By my reckoning, I speak in about as unremarkable an accent of American English as possible, as did most anyone I knew growing up in my upper-middle-class suburb of Washington, D.C. I do not say wuhter, like some Baltimoreans I know, nor do I occasionally reveal a hint of twang, like some Virginians I know. There are no regional markers or aberrant inflections in my lily white, mid-Atlantic nonaccent. Putting aside the fact that Americans speak in as many dialects as they have regions, races, cultures, and classes, I’ve always conceived my own speech as being utterly non-distinct. You know—normal.
Except, it turns out, when I say coupon.
My wife, too, speaks in what scholars call General American, with only the occasional Midwestern lilt. (She’s from St. Louis.) But when she says that word—and she insists she says it right—it comes out koopon. When I say it, it’s cyoopon. We had been a couple for several years before she pointed out the discrepancy, and until that point I’m not sure I’d registered that anyone said coupon any differently than I and my family and, as far as I knew, everyone I know did. Like dog and Trump, there was only one way to pronounce coupon, and if anyone said it another way, I didn’t notice. Now I had to wonder if there had been a glitch or antique in my speech the entire time.
First, points to my wife, who argued, correctly, that you would never stage a cyoo d’état; coup is pronounced coo, and so it follows that coupon, which derives from the French verb couper (“to cut”), would share the pronunciation. Now that I’ve been thinking about this silly topic for a while, I realize most Brits say koo, not cyoo. Dictionaries on both sides of the pond say I am wrong, or at least that koopon is the preferred pronunciation, as do almost every one of those pronunciation guides on YouTube:
The shockingly robust cottage industry of YouTube pronunciation services is not unanimous on this matter, however. According to Pronunciation Book—bless them—it’s cyoopon, a stance that has earned the video 81 thumbs up and 154 thumbs down. Sample comment: “THERE IS NO Q IN COUPON!!!!”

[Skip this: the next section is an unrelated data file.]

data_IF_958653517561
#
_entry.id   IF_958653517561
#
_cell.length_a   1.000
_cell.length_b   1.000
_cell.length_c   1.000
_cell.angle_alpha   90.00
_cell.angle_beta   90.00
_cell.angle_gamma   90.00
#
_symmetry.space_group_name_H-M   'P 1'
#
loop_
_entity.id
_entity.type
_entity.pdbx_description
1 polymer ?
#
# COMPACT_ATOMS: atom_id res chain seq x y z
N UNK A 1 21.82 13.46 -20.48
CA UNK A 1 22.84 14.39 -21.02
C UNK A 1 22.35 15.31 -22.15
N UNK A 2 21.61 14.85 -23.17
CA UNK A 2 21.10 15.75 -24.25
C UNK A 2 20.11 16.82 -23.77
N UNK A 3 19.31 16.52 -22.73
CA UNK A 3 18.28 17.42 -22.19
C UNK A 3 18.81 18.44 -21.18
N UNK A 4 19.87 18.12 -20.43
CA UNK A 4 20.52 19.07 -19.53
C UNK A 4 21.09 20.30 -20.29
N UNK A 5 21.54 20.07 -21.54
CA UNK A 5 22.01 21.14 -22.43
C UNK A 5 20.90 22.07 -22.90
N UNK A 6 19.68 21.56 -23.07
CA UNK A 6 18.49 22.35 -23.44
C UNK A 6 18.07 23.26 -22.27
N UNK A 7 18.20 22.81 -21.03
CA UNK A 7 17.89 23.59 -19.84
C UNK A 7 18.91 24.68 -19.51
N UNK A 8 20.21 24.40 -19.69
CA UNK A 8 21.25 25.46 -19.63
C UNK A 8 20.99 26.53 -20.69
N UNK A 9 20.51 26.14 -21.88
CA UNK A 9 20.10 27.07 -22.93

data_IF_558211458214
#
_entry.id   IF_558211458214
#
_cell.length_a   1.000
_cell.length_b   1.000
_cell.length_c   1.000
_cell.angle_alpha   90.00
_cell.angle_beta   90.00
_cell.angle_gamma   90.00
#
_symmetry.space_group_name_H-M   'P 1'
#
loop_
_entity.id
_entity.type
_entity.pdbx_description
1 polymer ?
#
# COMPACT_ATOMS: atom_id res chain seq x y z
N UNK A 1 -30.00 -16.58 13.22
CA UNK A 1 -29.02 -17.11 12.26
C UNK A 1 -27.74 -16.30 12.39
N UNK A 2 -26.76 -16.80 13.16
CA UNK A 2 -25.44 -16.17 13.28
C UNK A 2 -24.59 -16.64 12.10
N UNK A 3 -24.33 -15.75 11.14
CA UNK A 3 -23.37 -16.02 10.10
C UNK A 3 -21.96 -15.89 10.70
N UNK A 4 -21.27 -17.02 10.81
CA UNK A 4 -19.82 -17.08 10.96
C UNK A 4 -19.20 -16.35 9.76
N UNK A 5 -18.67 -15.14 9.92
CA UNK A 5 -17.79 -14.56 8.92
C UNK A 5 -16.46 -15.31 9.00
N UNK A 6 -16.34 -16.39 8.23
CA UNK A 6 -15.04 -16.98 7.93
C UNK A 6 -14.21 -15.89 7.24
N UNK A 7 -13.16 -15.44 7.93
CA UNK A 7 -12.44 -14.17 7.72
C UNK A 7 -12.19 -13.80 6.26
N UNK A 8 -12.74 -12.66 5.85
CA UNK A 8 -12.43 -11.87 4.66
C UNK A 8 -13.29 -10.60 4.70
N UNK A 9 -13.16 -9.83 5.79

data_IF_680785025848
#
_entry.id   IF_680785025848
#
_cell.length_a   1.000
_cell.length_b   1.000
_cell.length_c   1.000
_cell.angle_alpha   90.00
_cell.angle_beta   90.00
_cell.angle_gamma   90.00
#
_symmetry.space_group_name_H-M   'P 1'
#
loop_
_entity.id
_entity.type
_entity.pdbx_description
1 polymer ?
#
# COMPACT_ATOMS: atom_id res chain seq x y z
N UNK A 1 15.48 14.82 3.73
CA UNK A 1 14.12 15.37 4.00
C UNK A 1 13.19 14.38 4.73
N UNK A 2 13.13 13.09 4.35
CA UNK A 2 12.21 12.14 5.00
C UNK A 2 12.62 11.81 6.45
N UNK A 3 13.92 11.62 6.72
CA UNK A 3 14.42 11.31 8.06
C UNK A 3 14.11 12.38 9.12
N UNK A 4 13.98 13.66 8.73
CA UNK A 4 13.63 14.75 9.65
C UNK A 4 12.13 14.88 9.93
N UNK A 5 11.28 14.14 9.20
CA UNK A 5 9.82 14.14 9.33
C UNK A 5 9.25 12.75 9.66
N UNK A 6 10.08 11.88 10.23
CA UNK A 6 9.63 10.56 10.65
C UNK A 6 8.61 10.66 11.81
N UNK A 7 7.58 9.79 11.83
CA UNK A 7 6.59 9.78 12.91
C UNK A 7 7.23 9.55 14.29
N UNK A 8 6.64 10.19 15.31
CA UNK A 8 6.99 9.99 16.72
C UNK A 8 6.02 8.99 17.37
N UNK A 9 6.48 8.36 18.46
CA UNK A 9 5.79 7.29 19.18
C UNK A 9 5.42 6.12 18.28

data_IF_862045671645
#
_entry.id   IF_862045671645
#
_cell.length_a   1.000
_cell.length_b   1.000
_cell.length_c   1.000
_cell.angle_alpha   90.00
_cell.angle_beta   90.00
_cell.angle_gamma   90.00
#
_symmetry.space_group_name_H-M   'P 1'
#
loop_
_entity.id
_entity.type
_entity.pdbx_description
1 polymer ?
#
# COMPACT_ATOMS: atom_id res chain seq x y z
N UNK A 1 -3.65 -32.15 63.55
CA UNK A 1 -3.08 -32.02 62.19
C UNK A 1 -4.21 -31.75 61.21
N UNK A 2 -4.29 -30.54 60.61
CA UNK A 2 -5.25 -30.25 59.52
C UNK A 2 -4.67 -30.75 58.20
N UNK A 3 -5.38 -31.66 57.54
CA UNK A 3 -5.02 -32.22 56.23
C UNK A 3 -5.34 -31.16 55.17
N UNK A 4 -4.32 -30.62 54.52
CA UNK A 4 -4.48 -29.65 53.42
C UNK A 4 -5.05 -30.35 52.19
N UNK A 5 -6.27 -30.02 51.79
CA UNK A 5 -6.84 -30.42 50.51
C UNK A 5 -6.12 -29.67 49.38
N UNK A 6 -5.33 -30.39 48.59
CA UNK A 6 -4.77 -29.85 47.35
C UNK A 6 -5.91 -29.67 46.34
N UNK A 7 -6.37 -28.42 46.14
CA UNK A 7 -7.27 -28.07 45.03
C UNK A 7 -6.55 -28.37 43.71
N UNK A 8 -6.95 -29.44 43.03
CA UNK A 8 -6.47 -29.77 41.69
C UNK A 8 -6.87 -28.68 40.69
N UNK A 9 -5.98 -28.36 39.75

And so it would seem that what I always assumed was normal is very much not. And yet: When the website coupons.com polled the issue in 2011, it found that 57 percent of respondents said cyoopon—with the top 5 states that favored the pronunciation including New Mexico, Idaho, the Dakotas, and (confusingly) my wife’s state, Missouri. Meanwhile, according to that survey, the District of Columbia, whose city limits I grew up not far from, vastly prefers koopon, even though I do not. Other data sets, including a vast one collected by Cambridge University’s Bert Vaux, show a preference for koopon—and as this coupon-specific map drawn from that data shows, I am indeed a geographic outlier.
Normal or not, I cherish these quirks of our language, these reminders that it is the stretchy sinew of all of our backgrounds and experiences. I may find it a little weird when I hear someone say idear instead of idea, but it also gives me a frisson. I’m glad its speaker may not be aware that it’s not or no longer normal, and I treasure that this fragment of a past era or a present demimonde has made it to my ear. That’s why, after a brief crisis of pronunciation, I’ve decided to stand by cyoopon and move on to other matters.
Like how to say cumin.
Read more from Normal, Slate's pop-up blog about how you're supposed to do it.